NEW YORK CITY — A local kids' baseball club is using a host of imaginative tactics to keep youngsters interested in the game — including getting them to think of their baseball bat as a living thing.
As 3- and 4-year-olds step up to home plate for their turn at bat, coaches encourage them to talk to the bat before taking a swing, said Stephen DeBlasi, owner of the Bulldog Ball Club.
“They say, ‘Wake up bat’ and then get it ready to go,” DeBlasi said, adding that the technique is one of many the program draws from the worlds of acting, music and imaginative play.
To teach kids how to quickly move from base to base, coaches tell them to crouch like an “alligator.” To help them learn to tag players out, the team plays duck-duck-goose around the bases, DeBlasi said.
“At a young age, it can be boring for children to stand around waiting for their turn,” DeBlasi said. “The key is to let them have fun, make them want to come back and learn all those skills.”
The Bulldog Ball Club, which offers a weekly baseball instruction camp to children throughout the summer, as well as year-round classes, teaches the fundamentals of baseball through games including "musical bases" and one called the “fly-ball rocket ship.”
DeBlasi, 42, an Upper East Side father of two boys, who played baseball at the University of Georgia and previously coached the Cape Cod Baseball League, started the Bulldog Ball Club in 2004. In the past three years, he has expanded the program to even younger children barely out of diapers.
“The hardest part for kids at that age is touching the ball,” DeBlasi said. “They like to catch with their fingertips instead of up, over the shoulder. Even then, though, the chances of them catching it up in the air is pretty painful.”
To get kids from being scared when a ball is hurtling towards them, the coaches use a homemade “rocket ship,” made out of plastic and scarves. The rocket is so light, when it’s thrown up, it floats down slowly so that kids can easily catch it in the proper stance.
Many of the coaches in the program are trained actors or performers with backgrounds in baseball, said DeBlasi, who has coached baseball for the past 13 years.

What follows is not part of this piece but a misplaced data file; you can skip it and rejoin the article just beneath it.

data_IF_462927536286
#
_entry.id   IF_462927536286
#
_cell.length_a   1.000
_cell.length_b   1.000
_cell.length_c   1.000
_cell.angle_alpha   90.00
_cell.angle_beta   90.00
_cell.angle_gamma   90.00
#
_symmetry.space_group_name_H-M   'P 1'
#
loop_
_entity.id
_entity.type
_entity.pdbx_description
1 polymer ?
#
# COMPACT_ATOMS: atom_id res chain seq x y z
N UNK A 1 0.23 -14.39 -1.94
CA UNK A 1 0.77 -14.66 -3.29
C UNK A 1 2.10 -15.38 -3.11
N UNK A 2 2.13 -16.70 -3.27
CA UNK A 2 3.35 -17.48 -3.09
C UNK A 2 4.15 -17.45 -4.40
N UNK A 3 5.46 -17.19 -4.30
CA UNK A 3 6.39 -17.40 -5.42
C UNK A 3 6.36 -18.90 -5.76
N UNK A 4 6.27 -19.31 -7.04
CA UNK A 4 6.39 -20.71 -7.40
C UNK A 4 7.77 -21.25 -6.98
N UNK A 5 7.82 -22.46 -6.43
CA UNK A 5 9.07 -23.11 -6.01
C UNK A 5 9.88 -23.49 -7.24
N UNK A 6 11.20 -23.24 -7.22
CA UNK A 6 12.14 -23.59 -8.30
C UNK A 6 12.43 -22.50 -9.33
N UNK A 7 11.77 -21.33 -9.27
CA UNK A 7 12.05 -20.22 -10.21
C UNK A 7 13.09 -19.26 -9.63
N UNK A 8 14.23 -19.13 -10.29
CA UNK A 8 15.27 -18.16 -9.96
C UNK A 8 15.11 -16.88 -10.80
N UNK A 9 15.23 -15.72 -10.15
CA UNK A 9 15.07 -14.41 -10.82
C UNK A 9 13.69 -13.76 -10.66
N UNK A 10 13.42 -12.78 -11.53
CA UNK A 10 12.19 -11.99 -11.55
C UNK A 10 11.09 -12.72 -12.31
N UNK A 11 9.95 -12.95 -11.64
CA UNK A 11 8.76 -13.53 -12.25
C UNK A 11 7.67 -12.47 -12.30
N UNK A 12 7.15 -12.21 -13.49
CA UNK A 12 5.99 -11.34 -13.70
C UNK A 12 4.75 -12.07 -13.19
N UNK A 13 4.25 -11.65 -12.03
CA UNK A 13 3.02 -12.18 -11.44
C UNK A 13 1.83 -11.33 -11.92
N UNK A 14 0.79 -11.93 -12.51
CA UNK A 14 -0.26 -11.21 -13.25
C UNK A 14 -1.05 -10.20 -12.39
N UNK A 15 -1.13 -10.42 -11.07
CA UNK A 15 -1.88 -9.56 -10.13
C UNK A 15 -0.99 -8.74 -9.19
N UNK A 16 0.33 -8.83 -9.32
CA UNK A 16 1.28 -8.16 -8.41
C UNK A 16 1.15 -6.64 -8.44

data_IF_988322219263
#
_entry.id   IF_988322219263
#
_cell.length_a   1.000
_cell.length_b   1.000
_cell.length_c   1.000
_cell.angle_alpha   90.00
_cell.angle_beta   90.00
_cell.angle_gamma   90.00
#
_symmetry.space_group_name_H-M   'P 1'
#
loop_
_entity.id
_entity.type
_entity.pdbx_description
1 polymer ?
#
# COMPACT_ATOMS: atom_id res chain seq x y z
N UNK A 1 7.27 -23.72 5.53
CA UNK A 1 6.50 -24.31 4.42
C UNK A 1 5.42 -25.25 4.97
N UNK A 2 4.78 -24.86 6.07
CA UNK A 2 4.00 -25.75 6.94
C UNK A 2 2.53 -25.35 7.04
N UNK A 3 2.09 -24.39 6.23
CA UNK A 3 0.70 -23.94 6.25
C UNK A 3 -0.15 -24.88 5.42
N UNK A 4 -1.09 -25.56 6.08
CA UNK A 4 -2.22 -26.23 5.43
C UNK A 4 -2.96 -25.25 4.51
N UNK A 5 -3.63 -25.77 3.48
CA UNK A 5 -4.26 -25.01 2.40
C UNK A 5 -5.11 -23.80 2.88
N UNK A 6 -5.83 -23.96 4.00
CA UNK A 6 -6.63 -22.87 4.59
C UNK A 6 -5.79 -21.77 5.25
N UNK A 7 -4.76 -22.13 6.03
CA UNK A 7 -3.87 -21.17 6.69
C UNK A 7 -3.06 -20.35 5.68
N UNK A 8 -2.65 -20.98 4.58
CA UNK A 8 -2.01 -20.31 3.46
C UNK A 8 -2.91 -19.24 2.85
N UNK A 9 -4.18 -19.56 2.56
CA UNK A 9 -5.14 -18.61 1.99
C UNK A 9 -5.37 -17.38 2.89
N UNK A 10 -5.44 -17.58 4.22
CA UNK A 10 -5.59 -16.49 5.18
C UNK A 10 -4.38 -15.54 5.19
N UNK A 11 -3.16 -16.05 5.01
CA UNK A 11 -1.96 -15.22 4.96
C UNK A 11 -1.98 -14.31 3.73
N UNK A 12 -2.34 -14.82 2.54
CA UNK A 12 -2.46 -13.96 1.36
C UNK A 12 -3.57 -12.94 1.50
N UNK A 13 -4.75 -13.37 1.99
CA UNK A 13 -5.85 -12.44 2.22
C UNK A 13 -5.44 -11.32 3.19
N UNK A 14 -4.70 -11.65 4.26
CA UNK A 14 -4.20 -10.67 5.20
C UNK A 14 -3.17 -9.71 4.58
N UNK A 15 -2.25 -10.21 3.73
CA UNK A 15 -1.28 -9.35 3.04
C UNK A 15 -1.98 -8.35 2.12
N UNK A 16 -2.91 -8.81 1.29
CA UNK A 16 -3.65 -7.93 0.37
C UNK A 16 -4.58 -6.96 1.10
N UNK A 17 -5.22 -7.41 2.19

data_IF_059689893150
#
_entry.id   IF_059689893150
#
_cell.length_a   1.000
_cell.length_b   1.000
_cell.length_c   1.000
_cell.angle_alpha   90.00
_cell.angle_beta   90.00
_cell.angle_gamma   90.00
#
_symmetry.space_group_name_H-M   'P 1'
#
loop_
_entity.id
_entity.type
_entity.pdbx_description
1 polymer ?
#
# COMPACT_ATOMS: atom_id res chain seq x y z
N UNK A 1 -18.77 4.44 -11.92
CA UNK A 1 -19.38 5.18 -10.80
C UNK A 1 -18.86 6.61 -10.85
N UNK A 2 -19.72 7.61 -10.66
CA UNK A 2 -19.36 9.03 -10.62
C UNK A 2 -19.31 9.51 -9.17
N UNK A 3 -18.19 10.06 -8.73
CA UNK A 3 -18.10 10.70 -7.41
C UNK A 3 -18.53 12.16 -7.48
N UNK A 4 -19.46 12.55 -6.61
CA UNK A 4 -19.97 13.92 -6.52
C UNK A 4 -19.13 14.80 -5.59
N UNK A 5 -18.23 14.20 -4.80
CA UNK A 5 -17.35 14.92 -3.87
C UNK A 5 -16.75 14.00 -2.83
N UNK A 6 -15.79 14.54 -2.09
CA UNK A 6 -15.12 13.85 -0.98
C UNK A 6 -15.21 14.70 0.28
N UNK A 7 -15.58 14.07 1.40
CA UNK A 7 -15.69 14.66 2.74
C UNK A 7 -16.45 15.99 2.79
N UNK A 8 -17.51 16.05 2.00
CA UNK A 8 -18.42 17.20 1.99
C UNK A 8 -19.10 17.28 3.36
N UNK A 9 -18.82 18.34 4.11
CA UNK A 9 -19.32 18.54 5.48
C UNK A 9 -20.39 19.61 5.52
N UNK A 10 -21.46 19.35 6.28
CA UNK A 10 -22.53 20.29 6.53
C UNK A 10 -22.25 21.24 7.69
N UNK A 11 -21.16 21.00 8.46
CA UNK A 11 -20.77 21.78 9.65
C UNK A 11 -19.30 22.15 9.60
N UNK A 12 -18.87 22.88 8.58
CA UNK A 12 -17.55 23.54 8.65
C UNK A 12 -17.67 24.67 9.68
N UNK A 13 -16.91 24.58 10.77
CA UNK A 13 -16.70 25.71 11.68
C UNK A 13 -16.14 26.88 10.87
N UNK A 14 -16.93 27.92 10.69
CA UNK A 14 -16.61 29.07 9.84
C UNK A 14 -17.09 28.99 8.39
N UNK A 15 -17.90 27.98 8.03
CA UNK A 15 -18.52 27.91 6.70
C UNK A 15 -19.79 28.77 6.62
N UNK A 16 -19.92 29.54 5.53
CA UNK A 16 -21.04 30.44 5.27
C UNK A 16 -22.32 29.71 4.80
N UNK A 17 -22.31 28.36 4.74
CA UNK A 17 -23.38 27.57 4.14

Codey Girten, the 28-year-old lead coach and head of the club's pre-K program, studied performance arts at Indiana University, and toured around the world as a performer of children's theater. He's coached at the Bulldog Ball Club for three years.
"Each day we're something different, whether it's heroes or aliens," said Girten. "We played alien baseball for 45 minutes the other day. Getting them to love baseball — that's really half the battle. The fact that they get the skills to play is just a bonus."
From June through August, Bulldog Ball Club will be offering a half-day summer camp for children ages 6 to 10 years old, and a 45-minute “after-camp” program for children ages 3 to 5.
For the younger children, time slots of 2, 3 and 4 p.m. are available on weekdays.
The classes are open to boys and girls. Most classes are held in Central Park's Great Lawn, but the classes will move indoors in case of rain.
The cost is $250 per week for 3- to 5-year-olds, which includes a T-shirt or a hat, and a trophy at the end of the week. For the 6- to 10-year-olds, the cost is $495 per week.
There are about 400 children enrolled in the program and class sizes range from four to 16, depending on the age group.
Over the years, the coaches have come up with songs to help children learn basic skills, such as catching.
"Watch it now, you can see it fallin,'" one song goes. "Into your glove, everybody's callin'. So throw the ball with an up, around, an out and a down!"